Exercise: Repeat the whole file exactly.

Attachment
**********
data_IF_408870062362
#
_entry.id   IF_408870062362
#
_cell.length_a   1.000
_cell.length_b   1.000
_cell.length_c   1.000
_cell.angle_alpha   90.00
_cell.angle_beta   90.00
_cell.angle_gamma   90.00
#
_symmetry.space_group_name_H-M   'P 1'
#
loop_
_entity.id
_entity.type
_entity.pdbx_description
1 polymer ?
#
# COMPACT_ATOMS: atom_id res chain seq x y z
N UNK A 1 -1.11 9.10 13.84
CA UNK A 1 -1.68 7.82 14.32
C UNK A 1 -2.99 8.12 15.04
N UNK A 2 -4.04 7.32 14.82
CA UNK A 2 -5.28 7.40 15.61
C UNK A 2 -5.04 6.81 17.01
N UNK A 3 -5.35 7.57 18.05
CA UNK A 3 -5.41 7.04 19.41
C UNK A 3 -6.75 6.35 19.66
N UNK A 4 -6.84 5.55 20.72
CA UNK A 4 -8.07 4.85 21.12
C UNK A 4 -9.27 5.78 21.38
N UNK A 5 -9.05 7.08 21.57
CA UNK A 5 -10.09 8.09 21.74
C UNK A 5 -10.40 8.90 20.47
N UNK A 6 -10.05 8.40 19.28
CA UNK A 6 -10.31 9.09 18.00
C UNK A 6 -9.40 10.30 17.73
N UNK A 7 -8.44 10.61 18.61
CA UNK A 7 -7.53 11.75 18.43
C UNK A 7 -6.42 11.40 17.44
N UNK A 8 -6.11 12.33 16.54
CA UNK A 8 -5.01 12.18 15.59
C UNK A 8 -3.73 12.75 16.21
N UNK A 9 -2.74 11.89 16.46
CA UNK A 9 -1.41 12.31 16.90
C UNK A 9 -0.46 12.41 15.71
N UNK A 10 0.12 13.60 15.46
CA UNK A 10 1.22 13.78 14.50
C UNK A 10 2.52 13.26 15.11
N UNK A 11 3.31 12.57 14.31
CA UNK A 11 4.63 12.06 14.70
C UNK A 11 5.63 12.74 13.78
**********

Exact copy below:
data_IF_408870062362
#
_entry.id   IF_408870062362
#
_cell.length_a   1.000
_cell.length_b   1.000
_cell.length_c   1.000
_cell.angle_alpha   90.00
_cell.angle_beta   90.00
_cell.angle_gamma   90.00
#
_symmetry.space_group_name_H-M   'P 1'
#
loop_
_entity.id
_entity.type
_entity.pdbx_description
1 polymer ?
#
# COMPACT_ATOMS: atom_id res chain seq x y z
N UNK A 1 -1.11 9.10 13.84
CA UNK A 1 -1.68 7.82 14.32
C UNK A 1 -2.99 8.12 15.04
N UNK A 2 -4.04 7.32 14.82
CA UNK A 2 -5.28 7.40 15.61
C UNK A 2 -5.04 6.81 17.01
N UNK A 3 -5.35 7.57 18.05
CA UNK A 3 -5.41 7.04 19.41
C UNK A 3 -6.75 6.35 19.66
N UNK A 4 -6.84 5.55 20.72
CA UNK A 4 -8.07 4.85 21.12
C UNK A 4 -9.27 5.78 21.38
N UNK A 5 -9.05 7.08 21.57
CA UNK A 5 -10.09 8.09 21.74
C UNK A 5 -10.40 8.90 20.47
N UNK A 6 -10.05 8.40 19.28
CA UNK A 6 -10.31 9.09 18.00
C UNK A 6 -9.40 10.30 17.73
N UNK A 7 -8.44 10.61 18.61
CA UNK A 7 -7.53 11.75 18.43
C UNK A 7 -6.42 11.40 17.44
N UNK A 8 -6.11 12.33 16.54
CA UNK A 8 -5.01 12.18 15.59
C UNK A 8 -3.73 12.75 16.21
N UNK A 9 -2.74 11.89 16.46
CA UNK A 9 -1.41 12.31 16.90
C UNK A 9 -0.46 12.41 15.71
N UNK A 10 0.12 13.60 15.46
CA UNK A 10 1.22 13.78 14.50
C UNK A 10 2.52 13.26 15.11
N UNK A 11 3.31 12.57 14.31
CA UNK A 11 4.63 12.06 14.70
C UNK A 11 5.63 12.74 13.78